washington state blog

UCLA vs. Washington St.: The Aftermath, what went wrong?

Amid controversy Cougs lose 7th consecutive game

After a brutal week for the Washington State Cougars, embroiled in war of words and accusations with departed star wide receiver Marquess Wilson, there was still a game to play against the No. 18 UCLA Bruins on a frigid Saturday night.

Marquess Wilson’s Agenda

Just hours before the nationally televised game, however, Wilson released a statement to the media saying farewell to Cougar Nation and not-so-literally spit in the coaches’ faces on his way out the door to who-knows-where.

Wilson accused Leach and his staff of “verbal, emotional and physical abuse,” creating a media firestorm much hotter than the sub-freezing temperatures of the Palouse.

But before answering to the — for now — baseless claims by their former disgruntled receiver, the Cougars took on the Bruins and came out playing well before an injury sidelined starting quarterback Jeff Tuel.  At the time, it looked serious, but as the second quarter rolled around, it became the least of their concerns.

Behind a pitiful performance from their special teams the Cougars had four of their first five kicks blocked — two field goals.  What resulted was a 30-point drubbing during the second quarter thanks to a starting field position at the Cougars’ 46-yard line for the Bruins.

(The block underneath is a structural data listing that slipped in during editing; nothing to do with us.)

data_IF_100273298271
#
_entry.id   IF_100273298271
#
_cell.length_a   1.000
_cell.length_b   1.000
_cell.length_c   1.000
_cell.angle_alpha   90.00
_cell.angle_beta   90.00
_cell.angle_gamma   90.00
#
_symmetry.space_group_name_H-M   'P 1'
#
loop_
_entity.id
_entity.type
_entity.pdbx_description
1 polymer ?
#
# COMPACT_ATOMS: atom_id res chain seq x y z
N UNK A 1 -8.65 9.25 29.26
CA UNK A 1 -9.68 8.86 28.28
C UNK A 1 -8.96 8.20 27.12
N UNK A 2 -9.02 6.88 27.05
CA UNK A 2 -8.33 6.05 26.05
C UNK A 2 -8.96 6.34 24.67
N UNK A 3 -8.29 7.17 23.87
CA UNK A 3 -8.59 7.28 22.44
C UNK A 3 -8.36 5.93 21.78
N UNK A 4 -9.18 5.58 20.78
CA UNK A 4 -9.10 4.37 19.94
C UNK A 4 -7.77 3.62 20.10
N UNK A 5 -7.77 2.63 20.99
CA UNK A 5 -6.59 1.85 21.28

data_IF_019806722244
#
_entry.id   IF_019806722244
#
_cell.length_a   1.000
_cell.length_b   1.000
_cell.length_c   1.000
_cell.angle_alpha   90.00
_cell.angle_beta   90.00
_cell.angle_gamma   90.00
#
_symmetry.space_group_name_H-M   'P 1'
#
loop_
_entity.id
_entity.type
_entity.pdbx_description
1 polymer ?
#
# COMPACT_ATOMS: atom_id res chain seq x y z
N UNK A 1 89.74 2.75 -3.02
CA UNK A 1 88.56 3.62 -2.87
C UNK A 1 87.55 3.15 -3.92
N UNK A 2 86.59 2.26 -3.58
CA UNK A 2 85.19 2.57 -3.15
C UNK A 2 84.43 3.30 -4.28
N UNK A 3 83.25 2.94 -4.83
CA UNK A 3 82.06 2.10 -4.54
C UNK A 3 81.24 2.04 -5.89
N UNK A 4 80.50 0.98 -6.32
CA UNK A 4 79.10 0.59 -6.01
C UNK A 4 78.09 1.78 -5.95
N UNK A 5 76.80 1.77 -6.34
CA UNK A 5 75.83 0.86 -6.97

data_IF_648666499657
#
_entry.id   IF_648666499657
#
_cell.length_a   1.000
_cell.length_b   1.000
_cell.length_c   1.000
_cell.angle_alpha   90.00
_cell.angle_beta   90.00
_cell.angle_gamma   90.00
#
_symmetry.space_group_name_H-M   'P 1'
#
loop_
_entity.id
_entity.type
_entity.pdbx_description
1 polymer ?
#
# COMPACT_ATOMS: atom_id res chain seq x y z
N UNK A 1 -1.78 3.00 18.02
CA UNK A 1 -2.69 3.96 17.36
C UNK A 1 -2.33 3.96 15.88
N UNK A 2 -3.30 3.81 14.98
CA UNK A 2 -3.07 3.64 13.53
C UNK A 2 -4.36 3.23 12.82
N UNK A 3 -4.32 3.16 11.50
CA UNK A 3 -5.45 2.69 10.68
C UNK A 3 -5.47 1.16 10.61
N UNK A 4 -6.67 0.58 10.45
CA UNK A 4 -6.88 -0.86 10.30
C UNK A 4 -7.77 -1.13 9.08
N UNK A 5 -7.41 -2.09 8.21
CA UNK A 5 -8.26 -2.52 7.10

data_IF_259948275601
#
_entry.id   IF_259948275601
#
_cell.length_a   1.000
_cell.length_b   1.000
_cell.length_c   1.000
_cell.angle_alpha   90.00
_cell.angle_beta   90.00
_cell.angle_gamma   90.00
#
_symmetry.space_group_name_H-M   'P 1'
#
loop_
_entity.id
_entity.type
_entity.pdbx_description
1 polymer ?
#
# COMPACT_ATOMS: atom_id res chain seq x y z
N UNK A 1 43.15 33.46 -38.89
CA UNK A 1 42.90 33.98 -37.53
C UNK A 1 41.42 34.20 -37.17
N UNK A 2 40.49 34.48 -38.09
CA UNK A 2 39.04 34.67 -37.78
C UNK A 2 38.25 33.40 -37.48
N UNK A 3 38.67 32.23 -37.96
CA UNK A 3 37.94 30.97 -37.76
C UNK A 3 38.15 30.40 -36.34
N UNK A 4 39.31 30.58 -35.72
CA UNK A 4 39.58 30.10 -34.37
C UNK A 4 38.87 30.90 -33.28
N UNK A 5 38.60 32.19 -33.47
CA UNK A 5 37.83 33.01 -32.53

At halftime, the Bruins led 37-7 and it looked as though the Cougars had all but packed up for the offseason.

With Tuel sidelined, Connor Halliday came on in relief and played fantastic, completing 26-of-43 passes for 330 yards and a career high five touchdowns.  The redshirt sophomore led a spirited offense down the field for four second half touchdowns, eventually cutting the lead to just eight points with 1:30 left in the game.

Marquess Wilson

Wilson accused Leach and his staff of “verbal, emotional and physical abuse,”

In addition to Halliday’s only interception of the game deep in Bruins territory, the Cougars’ committed many mistakes on the night en route to a 44-36 defeat at the hands of Jim Mora’s Bruins.  

A Leach-esque comeback attempt was all for naught as the Cougars (2-8, 0-7 Pac-12) dropped their seventh consecutive game and remained winless in conference play.

Special Teams’ Blunders

When you look at the box score, you could say that the Cougars completely dominated this game and, for the most part, you’d be correct.  However, there’s always two sides to a story and the box score only tells one side of it.

The Cougars had four kicks blocked in the first half, one that resulted in a touchdown on an Andrew Furney blocked field goal.

Another field goal and two punts negated what could have been six points, taken six points off the board for the Bruins, and changed the field position in dramatic ways.  

But, the offensive line woes continued and the Cougars were brutally manhandled in the trenches every time they snapped the ball on special teams — essentially the difference in the game.

Snowing Yellow

There was no frozen precipitation in the air on Saturday night, but you wouldn’t be ridiculed if you mistook the alarming amount of yellow flags thrown for pissed-on snowfall.